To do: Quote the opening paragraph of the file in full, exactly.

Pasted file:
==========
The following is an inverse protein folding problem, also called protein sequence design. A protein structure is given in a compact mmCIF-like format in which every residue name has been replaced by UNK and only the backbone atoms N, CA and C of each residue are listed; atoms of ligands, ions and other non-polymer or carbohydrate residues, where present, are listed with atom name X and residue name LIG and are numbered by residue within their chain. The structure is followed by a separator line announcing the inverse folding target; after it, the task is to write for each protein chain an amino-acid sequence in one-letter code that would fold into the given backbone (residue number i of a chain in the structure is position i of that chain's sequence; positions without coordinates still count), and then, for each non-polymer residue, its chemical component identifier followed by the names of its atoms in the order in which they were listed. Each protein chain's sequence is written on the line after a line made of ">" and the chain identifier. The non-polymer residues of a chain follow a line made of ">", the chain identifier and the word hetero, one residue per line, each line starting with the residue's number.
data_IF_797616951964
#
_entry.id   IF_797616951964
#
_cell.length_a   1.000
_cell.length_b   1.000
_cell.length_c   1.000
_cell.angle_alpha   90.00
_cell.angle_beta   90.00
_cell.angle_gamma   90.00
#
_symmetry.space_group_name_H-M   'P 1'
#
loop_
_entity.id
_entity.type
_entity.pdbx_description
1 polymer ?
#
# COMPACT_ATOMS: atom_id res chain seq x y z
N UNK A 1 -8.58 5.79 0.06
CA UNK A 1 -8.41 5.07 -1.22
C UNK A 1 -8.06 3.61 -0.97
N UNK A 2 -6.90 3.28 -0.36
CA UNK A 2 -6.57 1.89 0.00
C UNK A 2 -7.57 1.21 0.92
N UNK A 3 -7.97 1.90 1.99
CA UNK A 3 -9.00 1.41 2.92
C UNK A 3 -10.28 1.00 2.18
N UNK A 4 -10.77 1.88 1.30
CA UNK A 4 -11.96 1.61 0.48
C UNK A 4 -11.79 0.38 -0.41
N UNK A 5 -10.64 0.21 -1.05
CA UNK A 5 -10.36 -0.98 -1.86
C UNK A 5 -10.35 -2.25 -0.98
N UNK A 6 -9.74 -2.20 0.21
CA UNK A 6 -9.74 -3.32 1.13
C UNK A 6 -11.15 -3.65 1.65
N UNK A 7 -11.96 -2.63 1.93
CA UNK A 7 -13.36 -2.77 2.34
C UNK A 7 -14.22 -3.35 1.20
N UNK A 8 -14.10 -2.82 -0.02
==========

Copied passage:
The following is an inverse protein folding problem, also called protein sequence design. A protein structure is given in a compact mmCIF-like format in which every residue name has been replaced by UNK and only the backbone atoms N, CA and C of each residue are listed; atoms of ligands, ions and other non-polymer or carbohydrate residues, where present, are listed with atom name X and residue name LIG and are numbered by residue within their chain. The structure is followed by a separator line announcing the inverse folding target; after it, the task is to write for each protein chain an amino-acid sequence in one-letter code that would fold into the given backbone (residue number i of a chain in the structure is position i of that chain's sequence; positions without coordinates still count), and then, for each non-polymer residue, its chemical component identifier followed by the names of its atoms in the order in which they were listed. Each protein chain's sequence is written on the line after a line made of ">" and the chain identifier. The non-polymer residues of a chain follow a line made of ">", the chain identifier and the word hetero, one residue per line, each line starting with the residue's number.